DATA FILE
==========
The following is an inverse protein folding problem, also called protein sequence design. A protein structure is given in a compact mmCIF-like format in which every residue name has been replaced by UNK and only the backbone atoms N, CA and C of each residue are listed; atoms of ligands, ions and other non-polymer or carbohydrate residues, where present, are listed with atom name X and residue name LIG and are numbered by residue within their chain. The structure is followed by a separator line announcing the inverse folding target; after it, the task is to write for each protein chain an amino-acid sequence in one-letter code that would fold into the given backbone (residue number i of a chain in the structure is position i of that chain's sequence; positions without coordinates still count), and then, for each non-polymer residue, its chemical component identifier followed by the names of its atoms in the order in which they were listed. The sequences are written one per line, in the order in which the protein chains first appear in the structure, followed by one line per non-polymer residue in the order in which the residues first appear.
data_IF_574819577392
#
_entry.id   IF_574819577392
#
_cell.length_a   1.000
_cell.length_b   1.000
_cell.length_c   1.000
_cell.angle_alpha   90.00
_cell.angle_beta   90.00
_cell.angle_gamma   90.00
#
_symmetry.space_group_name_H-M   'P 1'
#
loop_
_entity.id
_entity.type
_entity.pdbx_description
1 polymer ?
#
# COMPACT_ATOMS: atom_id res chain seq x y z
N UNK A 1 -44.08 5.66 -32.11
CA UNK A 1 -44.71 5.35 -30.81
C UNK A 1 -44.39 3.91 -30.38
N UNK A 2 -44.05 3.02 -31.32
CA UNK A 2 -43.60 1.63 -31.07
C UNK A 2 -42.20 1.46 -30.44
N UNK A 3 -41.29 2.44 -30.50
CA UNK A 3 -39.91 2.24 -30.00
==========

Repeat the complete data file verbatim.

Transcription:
The following is an inverse protein folding problem, also called protein sequence design. A protein structure is given in a compact mmCIF-like format in which every residue name has been replaced by UNK and only the backbone atoms N, CA and C of each residue are listed; atoms of ligands, ions and other non-polymer or carbohydrate residues, where present, are listed with atom name X and residue name LIG and are numbered by residue within their chain. The structure is followed by a separator line announcing the inverse folding target; after it, the task is to write for each protein chain an amino-acid sequence in one-letter code that would fold into the given backbone (residue number i of a chain in the structure is position i of that chain's sequence; positions without coordinates still count), and then, for each non-polymer residue, its chemical component identifier followed by the names of its atoms in the order in which they were listed. The sequences are written one per line, in the order in which the protein chains first appear in the structure, followed by one line per non-polymer residue in the order in which the residues first appear.
data_IF_574819577392
#
_entry.id   IF_574819577392
#
_cell.length_a   1.000
_cell.length_b   1.000
_cell.length_c   1.000
_cell.angle_alpha   90.00
_cell.angle_beta   90.00
_cell.angle_gamma   90.00
#
_symmetry.space_group_name_H-M   'P 1'
#
loop_
_entity.id
_entity.type
_entity.pdbx_description
1 polymer ?
#
# COMPACT_ATOMS: atom_id res chain seq x y z
N UNK A 1 -44.08 5.66 -32.11
CA UNK A 1 -44.71 5.35 -30.81
C UNK A 1 -44.39 3.91 -30.38
N UNK A 2 -44.05 3.02 -31.32
CA UNK A 2 -43.60 1.63 -31.07
C UNK A 2 -42.20 1.46 -30.44
N UNK A 3 -41.29 2.44 -30.50
CA UNK A 3 -39.91 2.24 -30.00